Live-in respite care is for people with much greater care needs.
How Much Does Respite Care At Home Cost?
Respite home care costs vary, depending on the type of care you need and where you live in the UK.
Our figures (based on the home care providers we're partnered with) show that the average costs of home care in the UK are:
- £28.00 per hour for hourly home care
- £228.00 per day for live-in care
- £187.00 per night for overnight sleeping care
- £244.00 per night for overnight waking care
The Benefits of Respite Care At Home
- You can remain at home while receiving care, allowing you to feel more comfortable
- Respite home care can be tailored to your or your loved one’s specific needs
- Support is available when you need it most. Depending on the type of respite care service you receive, it could be available 24/7
- Respite home carers are trained professionals with plenty of compassion
- You’ll be able to better maintain your routine, hobbies and independence, without feeling isolated
- You’ll have total control over meal times and other preferences in your daily life
- Friends and family can visit whenever they wish, meaning more time spent with your loved ones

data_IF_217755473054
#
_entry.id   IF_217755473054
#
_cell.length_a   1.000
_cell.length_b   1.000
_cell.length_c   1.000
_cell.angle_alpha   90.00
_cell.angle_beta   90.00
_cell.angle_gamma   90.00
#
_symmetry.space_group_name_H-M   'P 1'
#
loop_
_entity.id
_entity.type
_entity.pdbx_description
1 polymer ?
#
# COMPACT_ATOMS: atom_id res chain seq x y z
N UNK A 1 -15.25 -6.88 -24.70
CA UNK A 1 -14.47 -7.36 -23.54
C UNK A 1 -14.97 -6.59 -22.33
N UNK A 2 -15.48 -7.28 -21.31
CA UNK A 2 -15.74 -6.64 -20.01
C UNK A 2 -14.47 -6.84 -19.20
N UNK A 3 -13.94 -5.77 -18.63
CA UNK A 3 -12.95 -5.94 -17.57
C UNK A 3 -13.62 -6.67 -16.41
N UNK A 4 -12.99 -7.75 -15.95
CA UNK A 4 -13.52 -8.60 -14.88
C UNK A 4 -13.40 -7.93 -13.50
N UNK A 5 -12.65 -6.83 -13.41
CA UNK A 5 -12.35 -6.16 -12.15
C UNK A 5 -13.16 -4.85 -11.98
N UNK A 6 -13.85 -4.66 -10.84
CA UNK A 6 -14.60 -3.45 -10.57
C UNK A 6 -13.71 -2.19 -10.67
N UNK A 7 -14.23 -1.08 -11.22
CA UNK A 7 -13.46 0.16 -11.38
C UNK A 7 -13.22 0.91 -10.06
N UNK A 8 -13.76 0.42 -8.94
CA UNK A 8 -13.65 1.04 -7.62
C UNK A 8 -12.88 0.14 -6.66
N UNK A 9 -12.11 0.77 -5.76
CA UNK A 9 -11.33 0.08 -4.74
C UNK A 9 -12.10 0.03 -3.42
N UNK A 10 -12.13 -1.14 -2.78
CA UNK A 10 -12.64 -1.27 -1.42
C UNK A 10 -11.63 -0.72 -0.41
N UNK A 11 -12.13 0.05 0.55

- If you have a permanent carer, they’ll be able to take a well-deserved break from their caring responsibilities. Respite care breaks reduce stress levels. What’s more, doing this will help the carer and the person being cared for maintain a healthy relationship
How To Arrange Respite Care At Home
We help care seekers find a range of home care services.
Click here to find home care services near you. All you have to do is request a free shortlist and we'll match you with the best home care providers in your local area with current carer availability.
We’re partnered with the best home care agencies across the UK, many of which offer short-term respite care, including in the following locations:
- South West England
- South East England
- East of England
- West Midlands
- East Midlands
- Yorkshire and the Humber
- North West England
- North East England
Frequently Asked Questions
How long does it take to arrange respite care?
If you directly arrange home care through a well-respected provider, this could be organised in as little as a day or two. Arranging home care through your local council could take slightly longer (a week or more), particularly if a care needs assessment and a financial assessment are first required.
How long can respite care at home last?
The length of respite care at home lasts depends on your or your loved one’s individual circumstances. It could be just a few days, or a month or longer. Usually, home care that lasts more than five weeks becomes classed as ongoing care, and ongoing care that lasts more than eight weeks becomes classed as live-in care.
Does taking a break from caring affect my benefits?
In most cases, you’ll continue to receive Carer’s Allowance for up to four weeks within any six-month period where you’ve taken a break from caring. You may have taken this break while your loved one receives temporary respite care.
However, these rules can be complicated, which is why we’d recommend seeking specialist advice from the Carer’s Allowance Unit if you’re unsure.